More than 150 people have been evicted from care homes following disputes over visiting, according to a campaign group.
Care Campaign for the Vulnerable (CCFTV) told the Mirror that the number of evictions was probably the “tip of the iceberg” with “hundreds of families in similar positions afraid to speak out”.
CCFTV founder and director Jayne Connery said: “Families say some homes don’t facilitate visits, even at a closed window. Some haven’t seen loved ones for six months. Evicting an elderly person from a care home can bring severe decline physically and emotionally.”
The report cites the example of Emma Knaggs whose mother Valerie Boxford was asked to leave Forest Manor in Sutton-in-Ashfield, Nottinghamshire.
Ms Knaggs said her mother was evicted after she repeatedly requested ‘closed-window visits’. Ms Knaggs said she made the requests after seeing her was “rapidly deteriorating” during video calls.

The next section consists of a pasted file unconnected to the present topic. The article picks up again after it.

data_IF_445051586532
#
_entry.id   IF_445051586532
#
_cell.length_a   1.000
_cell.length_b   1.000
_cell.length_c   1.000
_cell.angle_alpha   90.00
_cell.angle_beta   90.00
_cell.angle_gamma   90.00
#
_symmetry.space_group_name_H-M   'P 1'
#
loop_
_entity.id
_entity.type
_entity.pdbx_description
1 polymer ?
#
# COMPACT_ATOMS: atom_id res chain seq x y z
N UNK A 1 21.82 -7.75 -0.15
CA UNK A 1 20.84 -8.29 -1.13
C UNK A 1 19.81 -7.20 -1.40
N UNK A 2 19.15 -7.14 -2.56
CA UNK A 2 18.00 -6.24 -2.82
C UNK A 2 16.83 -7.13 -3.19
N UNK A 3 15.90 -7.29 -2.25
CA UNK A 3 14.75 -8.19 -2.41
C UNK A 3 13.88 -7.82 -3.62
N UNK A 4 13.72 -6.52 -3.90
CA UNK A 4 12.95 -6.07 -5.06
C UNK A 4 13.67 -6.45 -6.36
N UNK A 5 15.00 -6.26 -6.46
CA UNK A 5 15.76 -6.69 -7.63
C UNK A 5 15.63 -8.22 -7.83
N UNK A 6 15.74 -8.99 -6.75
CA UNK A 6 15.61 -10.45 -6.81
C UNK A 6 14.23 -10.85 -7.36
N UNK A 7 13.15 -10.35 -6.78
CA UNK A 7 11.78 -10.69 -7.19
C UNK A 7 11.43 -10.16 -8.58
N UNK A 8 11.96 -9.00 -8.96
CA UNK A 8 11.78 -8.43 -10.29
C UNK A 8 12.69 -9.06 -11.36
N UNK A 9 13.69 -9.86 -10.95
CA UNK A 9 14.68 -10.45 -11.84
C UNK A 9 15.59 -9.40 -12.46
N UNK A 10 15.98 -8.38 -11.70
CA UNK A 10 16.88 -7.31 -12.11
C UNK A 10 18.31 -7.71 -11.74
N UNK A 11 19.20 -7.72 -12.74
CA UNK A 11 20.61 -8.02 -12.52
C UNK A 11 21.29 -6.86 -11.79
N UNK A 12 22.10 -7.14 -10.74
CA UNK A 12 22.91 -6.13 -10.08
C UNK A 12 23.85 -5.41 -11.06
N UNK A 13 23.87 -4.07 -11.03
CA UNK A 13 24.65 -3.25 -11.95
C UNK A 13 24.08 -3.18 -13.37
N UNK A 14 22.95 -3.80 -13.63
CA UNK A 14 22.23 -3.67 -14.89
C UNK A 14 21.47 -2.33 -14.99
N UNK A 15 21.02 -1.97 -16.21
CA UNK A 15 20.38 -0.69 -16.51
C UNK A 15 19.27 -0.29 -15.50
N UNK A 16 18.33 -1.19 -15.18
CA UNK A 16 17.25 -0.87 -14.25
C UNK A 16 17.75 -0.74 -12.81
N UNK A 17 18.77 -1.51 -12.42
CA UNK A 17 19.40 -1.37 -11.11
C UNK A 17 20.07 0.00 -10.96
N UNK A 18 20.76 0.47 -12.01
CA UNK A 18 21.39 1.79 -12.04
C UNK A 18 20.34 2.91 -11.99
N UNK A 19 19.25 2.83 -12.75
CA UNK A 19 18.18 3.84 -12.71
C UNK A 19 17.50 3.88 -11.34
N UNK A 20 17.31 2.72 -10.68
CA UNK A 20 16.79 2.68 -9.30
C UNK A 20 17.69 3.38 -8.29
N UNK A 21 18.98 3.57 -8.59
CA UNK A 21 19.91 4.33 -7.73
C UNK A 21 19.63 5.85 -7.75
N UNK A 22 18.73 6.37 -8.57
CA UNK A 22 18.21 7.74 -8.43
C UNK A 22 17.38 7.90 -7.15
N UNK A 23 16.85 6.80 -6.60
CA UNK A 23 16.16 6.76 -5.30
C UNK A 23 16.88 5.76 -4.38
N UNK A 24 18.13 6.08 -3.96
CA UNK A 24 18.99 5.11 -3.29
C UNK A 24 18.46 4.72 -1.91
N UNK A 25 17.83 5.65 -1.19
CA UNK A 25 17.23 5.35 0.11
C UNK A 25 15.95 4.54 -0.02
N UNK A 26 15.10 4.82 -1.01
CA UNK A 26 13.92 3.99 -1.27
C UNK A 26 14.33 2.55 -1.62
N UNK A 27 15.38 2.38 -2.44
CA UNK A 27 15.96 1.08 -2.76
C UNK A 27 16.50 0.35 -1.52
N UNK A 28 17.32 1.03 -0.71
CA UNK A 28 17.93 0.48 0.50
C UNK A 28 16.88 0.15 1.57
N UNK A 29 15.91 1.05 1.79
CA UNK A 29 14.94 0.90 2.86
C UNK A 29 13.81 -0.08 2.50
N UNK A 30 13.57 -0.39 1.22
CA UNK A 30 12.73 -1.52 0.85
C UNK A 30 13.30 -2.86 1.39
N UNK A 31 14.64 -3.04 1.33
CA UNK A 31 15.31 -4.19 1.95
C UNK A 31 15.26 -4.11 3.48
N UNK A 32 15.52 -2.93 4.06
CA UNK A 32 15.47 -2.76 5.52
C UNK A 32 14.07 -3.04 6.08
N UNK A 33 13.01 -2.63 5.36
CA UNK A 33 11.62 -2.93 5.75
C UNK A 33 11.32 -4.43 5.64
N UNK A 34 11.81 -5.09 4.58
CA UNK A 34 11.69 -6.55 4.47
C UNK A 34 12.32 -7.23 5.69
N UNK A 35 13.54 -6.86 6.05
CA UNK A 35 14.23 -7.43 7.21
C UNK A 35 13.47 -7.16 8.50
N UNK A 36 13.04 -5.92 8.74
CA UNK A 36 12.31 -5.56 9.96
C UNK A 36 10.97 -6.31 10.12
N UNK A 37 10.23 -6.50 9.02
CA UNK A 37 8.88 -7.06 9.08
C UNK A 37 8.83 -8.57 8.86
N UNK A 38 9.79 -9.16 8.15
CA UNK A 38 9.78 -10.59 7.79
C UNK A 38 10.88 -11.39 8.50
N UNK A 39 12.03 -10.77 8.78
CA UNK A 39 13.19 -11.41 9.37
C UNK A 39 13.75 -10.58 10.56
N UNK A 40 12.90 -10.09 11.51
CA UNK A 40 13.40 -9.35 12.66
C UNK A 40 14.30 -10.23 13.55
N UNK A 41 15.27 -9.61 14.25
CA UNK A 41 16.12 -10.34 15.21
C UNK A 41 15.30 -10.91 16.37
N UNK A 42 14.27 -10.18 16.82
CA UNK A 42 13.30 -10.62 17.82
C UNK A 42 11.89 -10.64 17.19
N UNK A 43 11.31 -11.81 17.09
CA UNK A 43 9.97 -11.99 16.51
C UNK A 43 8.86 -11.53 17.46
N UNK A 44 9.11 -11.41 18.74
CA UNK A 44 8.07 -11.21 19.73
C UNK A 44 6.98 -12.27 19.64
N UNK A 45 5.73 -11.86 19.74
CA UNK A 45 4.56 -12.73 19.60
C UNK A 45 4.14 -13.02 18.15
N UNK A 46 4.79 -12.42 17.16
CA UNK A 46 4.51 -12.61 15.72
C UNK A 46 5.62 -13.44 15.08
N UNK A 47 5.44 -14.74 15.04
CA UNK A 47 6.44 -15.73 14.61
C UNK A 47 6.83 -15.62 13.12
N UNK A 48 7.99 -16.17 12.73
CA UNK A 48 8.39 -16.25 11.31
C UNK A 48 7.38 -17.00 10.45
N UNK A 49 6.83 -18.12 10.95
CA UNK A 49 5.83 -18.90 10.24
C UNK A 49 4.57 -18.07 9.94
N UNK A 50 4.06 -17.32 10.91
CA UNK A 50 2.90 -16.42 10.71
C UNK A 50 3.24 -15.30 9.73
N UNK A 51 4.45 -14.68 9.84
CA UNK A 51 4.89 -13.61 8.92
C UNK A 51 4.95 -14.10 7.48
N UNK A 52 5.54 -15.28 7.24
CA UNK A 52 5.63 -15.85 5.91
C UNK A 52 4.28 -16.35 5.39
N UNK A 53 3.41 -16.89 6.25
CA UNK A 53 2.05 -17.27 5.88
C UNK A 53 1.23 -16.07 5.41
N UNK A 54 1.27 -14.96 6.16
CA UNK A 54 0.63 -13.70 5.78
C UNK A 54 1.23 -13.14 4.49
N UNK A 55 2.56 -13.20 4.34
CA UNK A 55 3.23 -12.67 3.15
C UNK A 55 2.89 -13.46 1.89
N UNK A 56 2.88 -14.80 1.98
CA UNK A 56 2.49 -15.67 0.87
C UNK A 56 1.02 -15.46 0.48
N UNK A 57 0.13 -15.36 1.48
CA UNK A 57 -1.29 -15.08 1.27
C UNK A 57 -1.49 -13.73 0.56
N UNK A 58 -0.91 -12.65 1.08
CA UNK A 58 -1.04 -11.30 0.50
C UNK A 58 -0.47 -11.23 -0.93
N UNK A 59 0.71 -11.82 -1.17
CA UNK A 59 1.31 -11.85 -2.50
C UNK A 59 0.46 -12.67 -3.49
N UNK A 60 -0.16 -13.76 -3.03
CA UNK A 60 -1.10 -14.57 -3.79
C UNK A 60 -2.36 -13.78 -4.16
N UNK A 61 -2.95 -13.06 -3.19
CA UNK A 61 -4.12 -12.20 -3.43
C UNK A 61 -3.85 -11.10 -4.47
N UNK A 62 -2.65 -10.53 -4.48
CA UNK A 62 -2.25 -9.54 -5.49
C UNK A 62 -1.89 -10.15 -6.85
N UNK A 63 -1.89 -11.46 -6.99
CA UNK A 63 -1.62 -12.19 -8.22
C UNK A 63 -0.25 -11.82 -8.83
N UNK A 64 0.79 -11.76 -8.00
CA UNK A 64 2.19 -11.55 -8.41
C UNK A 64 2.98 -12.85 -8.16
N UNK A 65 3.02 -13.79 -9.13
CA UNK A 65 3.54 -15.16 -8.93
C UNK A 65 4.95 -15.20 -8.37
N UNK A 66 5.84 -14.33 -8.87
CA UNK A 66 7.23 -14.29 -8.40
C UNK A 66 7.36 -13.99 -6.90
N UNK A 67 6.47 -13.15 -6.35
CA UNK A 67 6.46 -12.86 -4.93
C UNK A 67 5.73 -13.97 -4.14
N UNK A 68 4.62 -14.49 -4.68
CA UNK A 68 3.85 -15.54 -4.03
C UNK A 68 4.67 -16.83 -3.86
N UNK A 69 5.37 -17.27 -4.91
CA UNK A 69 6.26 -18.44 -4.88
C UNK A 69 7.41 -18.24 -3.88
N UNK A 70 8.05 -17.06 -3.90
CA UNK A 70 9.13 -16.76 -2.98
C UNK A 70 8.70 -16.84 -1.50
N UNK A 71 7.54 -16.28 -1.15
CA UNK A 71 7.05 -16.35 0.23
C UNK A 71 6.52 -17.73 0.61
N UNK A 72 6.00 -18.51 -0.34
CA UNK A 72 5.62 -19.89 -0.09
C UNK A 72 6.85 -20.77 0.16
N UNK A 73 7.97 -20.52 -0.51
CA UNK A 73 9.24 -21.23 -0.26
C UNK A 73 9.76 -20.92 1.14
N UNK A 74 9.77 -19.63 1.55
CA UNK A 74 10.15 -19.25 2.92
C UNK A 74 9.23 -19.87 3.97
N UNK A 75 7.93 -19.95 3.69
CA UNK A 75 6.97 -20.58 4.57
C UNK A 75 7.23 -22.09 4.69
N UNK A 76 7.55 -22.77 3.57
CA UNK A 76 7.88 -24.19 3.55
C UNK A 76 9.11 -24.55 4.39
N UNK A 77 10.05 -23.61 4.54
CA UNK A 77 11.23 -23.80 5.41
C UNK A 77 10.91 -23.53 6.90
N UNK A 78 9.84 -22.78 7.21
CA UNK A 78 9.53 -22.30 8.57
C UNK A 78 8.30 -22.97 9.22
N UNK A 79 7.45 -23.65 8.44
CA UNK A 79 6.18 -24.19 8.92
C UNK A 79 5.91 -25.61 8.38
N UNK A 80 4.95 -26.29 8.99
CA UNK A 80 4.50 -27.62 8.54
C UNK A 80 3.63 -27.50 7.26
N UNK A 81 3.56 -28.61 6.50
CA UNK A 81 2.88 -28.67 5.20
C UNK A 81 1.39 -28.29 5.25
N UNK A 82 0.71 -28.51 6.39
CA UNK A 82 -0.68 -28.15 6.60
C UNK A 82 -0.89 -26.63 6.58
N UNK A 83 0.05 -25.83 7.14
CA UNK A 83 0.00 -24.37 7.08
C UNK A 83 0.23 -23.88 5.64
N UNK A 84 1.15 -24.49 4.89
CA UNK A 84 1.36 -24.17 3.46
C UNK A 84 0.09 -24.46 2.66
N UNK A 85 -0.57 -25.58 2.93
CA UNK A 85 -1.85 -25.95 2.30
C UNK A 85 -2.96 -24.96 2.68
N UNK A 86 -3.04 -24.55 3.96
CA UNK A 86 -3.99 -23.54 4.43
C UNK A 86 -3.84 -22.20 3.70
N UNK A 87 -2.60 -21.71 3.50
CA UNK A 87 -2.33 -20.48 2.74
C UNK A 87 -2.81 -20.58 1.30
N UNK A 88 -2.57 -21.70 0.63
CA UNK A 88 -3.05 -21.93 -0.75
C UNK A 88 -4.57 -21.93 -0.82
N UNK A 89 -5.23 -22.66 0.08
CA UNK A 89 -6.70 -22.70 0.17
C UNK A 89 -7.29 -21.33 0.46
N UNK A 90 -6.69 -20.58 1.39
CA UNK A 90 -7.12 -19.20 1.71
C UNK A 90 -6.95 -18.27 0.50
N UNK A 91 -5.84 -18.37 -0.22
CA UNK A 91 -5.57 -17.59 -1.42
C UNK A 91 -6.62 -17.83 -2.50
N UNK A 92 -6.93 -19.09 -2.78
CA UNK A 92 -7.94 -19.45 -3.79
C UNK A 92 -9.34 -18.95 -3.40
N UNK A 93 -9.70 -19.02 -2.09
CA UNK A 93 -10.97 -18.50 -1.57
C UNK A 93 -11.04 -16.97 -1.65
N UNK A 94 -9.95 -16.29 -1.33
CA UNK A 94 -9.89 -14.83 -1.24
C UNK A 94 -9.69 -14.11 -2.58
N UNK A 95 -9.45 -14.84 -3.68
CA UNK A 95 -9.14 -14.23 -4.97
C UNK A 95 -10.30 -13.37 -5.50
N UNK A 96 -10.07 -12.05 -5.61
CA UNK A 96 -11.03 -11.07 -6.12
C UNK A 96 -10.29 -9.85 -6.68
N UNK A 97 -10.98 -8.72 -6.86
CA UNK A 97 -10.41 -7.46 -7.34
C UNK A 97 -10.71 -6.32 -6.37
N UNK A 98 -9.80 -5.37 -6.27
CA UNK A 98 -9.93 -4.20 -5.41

Home Manager Heeran Mahadoo said the building could not accommodate Ms Knaggs’ request and had been left with no choice but to issue the eviction notice after her campaign had caused stress to staff.
A Department of Health and Social Care spokesperson said: “People in care homes and their families rightly expect the highest standards of care and it is completely unacceptable for anyone to be forced to leave unfairly. The Competition and Markets Authority (CMA) published guidance last year to help care homes understand and comply with their responsibilities under consumer law, and they will crack down on unfair practices where necessary.
“We understand the pain and the very real consequences of loved ones being separated and we must get the balance right between reuniting families and ensuring care staff and residents are safe and preventing the transmission of from COVID-19.
“We are beginning a trial of testing visitors to care homes in the coming days to give families more opportunities to reunite with relatives.”